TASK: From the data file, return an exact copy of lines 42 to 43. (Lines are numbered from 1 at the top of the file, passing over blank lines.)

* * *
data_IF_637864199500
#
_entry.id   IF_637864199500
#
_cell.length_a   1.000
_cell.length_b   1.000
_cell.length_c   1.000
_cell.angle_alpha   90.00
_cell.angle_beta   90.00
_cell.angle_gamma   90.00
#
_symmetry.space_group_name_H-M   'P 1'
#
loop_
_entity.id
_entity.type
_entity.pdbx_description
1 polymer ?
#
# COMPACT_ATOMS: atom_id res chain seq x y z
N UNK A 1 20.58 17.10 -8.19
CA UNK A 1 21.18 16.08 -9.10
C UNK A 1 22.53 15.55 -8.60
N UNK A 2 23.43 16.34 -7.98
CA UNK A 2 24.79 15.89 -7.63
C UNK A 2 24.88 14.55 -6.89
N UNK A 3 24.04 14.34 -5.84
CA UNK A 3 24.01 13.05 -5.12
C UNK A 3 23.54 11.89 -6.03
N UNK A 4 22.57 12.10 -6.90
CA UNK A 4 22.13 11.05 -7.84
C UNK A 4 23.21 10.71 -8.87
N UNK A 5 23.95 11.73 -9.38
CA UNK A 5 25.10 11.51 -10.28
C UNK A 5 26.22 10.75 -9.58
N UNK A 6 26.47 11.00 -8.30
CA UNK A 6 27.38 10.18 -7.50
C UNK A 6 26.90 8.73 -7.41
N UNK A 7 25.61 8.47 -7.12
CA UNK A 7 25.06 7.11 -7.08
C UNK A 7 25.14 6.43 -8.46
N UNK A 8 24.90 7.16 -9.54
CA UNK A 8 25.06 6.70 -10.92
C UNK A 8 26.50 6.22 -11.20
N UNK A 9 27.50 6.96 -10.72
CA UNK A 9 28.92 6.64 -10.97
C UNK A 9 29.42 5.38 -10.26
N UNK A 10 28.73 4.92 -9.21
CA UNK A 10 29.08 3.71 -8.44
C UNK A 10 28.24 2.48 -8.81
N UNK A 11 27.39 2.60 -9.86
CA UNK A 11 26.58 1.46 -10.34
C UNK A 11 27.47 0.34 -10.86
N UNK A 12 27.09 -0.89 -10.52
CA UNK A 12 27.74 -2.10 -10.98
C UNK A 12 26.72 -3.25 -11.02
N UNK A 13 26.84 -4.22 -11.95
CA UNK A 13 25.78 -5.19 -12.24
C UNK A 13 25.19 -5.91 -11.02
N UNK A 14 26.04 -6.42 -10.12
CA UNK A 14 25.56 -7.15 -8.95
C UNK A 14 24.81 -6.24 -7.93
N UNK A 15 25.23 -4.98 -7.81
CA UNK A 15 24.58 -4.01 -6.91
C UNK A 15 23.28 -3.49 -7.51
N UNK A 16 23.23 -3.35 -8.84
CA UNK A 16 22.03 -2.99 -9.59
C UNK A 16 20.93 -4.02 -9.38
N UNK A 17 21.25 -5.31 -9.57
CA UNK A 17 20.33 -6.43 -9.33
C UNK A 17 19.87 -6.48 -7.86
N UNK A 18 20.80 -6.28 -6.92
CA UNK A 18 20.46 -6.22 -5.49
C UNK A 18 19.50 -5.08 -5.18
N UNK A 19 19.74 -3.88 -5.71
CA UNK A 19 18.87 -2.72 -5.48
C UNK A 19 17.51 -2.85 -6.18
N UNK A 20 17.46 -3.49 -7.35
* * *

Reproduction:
N UNK A 8 24.90 7.16 -9.54
CA UNK A 8 25.06 6.70 -10.92